UCSC looks ahead with Inventing the Future of Games

Symposium emphasizes interdisciplinary approach, games research

Gillian Smith
Graduate student Gillian Smith demonstrated Tanagra, a design tool her team created for computer game developers.
Prom Week demonstration
Prom Week, a social simulation game developed by a team of students, was a popular demonstration at the symposium. (Photos by Tim Stephens)

University research and an enthusiasm for bridging disciplines mark the pathways to the future of games, according to speakers at the first-ever Inventing the Future of Games symposium, held April 15.

More than 250 people from the game industry and academia attended the event at the India Community Center in Milpitas, which featured speeches interspersed with engaging sessions on games and cinema, speaking characters, authoring tools, and games and the future of culture.  The symposium was sponsored by the UC Santa Cruz Center for Games and Playable Media.

Will Wright (The Sims), Rod Humble (Second Life) and Michael Mateas (UCSC, Facade) joined session participants Jordan Mechner (Prince of Persia), Emily Short (Galatea), Tracy Fullerton (USC, The Night Journey), Chris Crawford (Balance of Power), Graeme Devine (7th Guest), Ian Bogost (Georgia Tech, Cow Clicker), Chaim Gingold (Spore), Robin Hunicke (BOOM BLOX), and UCSC computer science professors Noah Wardrip-Fruin, Arnav Jhala, Marilyn Walker, and Jim Whitehead in speaking at the event.

Guests got a look at what research in games looks like at UC Santa Cruz as they browsed graduate students' technology demonstration projects, which lined the lobby.

After an introduction by Art Ramirez, dean of the Baskin School of Engineering, UCSC Chancellor George Blumenthal started off the symposium by speaking briefly on the role of university research in game design.

"All of the early games had one thing in common--they came out of research universities and national labs," Blumenthal said, adding later, "UCSC is committed to forward-looking technologies."

It was a theme expanded on by Mateas, associate professor of computer science and director of the Center for Games and Playable Media, in his opening address. Mateas pointed to the innovations other academic fields have contributed to their industry counterparts--from better solar panels to the invention of the Internet.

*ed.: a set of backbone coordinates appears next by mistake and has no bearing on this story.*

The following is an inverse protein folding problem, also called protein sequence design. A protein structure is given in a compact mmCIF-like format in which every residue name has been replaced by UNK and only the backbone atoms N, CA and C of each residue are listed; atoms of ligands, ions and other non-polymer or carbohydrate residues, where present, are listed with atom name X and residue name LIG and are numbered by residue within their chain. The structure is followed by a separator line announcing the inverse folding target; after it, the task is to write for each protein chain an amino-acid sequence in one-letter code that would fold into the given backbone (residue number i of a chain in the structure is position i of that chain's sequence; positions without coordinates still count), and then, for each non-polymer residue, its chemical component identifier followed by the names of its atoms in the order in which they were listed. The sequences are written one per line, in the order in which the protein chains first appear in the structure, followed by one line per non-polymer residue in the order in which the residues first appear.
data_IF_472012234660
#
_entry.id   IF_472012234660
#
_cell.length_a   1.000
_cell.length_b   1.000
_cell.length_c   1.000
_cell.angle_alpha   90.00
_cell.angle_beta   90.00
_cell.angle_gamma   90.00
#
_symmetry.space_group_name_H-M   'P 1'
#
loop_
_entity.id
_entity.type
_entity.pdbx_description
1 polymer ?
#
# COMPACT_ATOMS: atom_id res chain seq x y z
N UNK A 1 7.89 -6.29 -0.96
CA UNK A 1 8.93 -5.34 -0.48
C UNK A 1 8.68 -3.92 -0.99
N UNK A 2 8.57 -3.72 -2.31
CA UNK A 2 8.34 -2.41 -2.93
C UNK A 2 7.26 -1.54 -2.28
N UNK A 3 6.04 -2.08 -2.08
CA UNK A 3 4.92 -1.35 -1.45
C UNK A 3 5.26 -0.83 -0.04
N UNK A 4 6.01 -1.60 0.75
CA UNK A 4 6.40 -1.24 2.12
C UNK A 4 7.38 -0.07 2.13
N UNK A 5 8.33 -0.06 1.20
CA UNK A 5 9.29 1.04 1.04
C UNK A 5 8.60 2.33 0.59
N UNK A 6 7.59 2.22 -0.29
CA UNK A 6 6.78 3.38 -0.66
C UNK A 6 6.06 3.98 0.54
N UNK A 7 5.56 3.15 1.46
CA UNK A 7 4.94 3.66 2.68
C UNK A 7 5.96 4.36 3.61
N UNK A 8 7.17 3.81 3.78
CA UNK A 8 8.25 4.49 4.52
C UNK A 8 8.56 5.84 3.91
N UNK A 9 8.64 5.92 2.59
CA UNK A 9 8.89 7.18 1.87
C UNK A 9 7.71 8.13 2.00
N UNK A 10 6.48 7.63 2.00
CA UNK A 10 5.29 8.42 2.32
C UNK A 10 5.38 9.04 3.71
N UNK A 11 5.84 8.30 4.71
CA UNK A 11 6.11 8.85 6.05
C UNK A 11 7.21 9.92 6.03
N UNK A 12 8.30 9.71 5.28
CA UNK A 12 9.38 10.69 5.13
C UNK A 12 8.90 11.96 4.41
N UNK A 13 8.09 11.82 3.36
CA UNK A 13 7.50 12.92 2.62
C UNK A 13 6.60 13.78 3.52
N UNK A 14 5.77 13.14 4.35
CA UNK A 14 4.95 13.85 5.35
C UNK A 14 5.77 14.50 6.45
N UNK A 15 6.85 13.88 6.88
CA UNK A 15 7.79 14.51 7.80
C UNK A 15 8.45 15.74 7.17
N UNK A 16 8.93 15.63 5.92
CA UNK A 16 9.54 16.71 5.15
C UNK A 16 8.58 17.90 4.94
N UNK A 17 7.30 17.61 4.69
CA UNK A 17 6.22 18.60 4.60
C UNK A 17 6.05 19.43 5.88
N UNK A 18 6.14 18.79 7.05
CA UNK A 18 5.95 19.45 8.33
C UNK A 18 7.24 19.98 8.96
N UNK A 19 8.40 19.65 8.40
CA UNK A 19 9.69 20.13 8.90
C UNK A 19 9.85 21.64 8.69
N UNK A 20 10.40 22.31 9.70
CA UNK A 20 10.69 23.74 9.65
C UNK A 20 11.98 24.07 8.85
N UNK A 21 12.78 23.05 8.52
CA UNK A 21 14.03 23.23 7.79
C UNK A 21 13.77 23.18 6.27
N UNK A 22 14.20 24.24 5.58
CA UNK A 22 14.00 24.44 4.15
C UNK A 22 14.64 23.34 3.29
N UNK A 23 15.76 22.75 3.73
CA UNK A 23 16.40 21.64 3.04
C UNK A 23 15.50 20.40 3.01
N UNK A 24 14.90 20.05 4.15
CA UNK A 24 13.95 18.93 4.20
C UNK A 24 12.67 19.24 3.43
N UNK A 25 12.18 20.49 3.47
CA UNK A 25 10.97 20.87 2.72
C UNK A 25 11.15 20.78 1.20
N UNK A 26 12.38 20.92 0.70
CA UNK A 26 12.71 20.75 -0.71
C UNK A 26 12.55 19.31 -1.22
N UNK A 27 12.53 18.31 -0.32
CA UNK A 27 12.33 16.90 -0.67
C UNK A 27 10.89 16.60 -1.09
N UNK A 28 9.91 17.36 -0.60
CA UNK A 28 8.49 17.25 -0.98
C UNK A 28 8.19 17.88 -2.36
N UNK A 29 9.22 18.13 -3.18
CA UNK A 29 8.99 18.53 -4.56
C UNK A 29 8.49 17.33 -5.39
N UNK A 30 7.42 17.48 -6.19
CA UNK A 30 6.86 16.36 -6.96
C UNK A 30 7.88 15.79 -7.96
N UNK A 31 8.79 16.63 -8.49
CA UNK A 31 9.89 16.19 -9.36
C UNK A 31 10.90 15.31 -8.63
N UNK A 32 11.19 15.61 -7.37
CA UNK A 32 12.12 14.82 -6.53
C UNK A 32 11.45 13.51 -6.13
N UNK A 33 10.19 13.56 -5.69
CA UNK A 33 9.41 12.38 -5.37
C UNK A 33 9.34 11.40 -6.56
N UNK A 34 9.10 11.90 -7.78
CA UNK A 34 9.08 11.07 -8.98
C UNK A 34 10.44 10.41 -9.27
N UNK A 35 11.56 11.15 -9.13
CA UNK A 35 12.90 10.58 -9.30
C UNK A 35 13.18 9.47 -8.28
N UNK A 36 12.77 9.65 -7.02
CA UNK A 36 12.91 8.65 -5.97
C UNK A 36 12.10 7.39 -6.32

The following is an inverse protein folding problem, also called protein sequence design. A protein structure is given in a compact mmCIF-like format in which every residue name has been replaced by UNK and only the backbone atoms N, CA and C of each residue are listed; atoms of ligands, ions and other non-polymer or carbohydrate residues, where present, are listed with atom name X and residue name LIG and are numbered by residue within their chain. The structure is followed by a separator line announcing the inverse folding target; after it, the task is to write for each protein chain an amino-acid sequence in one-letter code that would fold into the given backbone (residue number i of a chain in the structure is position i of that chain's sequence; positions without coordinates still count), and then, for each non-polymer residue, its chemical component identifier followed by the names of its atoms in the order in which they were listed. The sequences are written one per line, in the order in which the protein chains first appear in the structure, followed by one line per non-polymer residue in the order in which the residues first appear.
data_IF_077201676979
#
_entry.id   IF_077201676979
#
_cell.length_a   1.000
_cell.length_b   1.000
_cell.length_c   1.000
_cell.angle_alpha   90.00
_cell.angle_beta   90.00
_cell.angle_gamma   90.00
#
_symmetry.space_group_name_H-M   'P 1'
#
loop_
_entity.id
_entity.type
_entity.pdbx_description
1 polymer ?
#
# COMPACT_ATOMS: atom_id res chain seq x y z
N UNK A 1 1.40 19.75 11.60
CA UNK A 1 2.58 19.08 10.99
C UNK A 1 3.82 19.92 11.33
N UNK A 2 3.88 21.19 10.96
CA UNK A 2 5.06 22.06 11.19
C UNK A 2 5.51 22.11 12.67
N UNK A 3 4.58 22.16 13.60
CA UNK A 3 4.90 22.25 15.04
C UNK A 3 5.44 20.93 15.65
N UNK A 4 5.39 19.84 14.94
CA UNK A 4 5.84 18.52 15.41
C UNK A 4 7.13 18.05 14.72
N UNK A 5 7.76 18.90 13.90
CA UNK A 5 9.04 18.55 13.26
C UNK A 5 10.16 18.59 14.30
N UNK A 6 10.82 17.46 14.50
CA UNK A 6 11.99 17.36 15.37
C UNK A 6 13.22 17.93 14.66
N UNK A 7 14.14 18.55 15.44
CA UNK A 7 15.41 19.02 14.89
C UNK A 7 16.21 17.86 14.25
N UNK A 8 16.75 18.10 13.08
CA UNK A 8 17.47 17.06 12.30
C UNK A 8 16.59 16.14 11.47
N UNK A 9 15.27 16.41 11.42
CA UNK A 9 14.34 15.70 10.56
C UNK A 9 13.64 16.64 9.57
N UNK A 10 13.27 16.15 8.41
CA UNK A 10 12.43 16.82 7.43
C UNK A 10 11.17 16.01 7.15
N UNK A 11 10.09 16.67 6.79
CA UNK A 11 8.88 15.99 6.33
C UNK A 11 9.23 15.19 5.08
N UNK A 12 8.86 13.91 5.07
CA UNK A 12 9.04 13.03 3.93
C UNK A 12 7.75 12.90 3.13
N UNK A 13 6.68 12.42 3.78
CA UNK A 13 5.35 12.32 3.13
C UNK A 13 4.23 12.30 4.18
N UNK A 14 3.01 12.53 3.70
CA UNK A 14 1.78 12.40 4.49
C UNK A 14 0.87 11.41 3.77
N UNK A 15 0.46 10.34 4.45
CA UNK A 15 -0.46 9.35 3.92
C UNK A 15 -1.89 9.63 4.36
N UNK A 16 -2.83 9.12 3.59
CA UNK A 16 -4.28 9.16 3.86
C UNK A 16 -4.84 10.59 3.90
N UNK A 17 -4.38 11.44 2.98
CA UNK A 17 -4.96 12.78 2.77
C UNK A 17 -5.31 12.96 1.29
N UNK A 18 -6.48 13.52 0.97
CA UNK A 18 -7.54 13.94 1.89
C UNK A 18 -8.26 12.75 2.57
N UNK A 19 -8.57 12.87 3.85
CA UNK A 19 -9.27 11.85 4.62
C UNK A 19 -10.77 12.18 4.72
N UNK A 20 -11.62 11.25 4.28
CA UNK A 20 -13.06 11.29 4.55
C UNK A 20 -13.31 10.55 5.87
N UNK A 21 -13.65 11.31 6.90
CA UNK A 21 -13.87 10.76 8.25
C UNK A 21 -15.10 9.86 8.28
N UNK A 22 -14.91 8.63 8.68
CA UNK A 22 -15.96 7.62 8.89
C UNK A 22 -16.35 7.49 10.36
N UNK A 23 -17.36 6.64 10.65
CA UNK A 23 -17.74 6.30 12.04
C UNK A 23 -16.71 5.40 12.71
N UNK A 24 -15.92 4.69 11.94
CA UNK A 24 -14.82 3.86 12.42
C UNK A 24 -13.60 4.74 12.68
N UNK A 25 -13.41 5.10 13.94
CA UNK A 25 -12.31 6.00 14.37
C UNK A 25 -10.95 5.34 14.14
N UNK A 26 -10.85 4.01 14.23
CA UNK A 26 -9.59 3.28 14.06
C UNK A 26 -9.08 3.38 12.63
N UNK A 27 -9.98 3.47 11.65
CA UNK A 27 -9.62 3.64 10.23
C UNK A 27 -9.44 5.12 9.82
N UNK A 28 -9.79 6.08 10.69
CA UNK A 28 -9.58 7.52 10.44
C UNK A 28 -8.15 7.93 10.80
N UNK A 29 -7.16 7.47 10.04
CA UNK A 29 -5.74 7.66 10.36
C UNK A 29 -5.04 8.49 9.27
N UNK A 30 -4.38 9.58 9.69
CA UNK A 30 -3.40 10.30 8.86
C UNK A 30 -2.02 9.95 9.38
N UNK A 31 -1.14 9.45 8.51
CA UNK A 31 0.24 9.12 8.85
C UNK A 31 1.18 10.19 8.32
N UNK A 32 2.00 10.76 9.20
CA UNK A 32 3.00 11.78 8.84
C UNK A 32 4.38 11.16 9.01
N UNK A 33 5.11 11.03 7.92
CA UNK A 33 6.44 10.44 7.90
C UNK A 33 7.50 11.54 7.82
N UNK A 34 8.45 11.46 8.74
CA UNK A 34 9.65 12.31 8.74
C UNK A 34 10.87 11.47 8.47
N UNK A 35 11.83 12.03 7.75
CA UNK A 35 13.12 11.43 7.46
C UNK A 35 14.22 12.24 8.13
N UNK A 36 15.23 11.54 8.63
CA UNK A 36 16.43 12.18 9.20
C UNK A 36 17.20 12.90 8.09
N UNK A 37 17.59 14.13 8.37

"In industry, games research is an oxymoron," he said. "The only value is to work on something shipping soon. Games are media, so progress is made by creating things to be experienced."

Mateas explained that his goal is to bring forward the field of computational media, which creates "new tools and approaches that allow you to make games that you couldn't even think of today." Currently, more universities focus on game studies and design research.

"You can't make the Mona Lisa if you only have broken crayons," Mateas said. "You need different tools."

Speaking of art, in a speech on apocryphal game design problems, Linden Labs's Humble said debate about whether games are art has finally been put to rest. Linden Labs runs the virtual world Second Life.

"That's an amazing victory," he exclaimed. "I thought this was going to be the struggle of our lives."

However, he cautioned that becoming a massive art form creates a need for game designers to be responsible.

"I think that games can change human behavior," he said. "I've played games that have changed my entire outlook on life."

Wright, creator of The Sims and Spore, also spoke of games as life-changers, pointing out that we start our lives as children playing games to help us explore and understand reality. The head of game think tank Stupid Fun Club, Wright returned to the idea--first mentioned by Ramirez in his opening comments--that being interdisciplinary is important to the future of games.

"All of the really interesting trends in entertainment are in the intersections," he said, adding that he likes to think of it as "interdisciplinary entertainment."

Wright said that in the future, he can see "people going in as entertainment designers, not game designers, or film directors, or TV producers."

David Yager, dean of the UC Santa Cruz Arts Division, pointed to his work with doctors at Johns Hopkins as an example of what interdisciplinary work can bring to the table.

"My value in a hospital is that I'm not a physician," Yager said. "With the way I see things, I'm able to convey a very different point of view."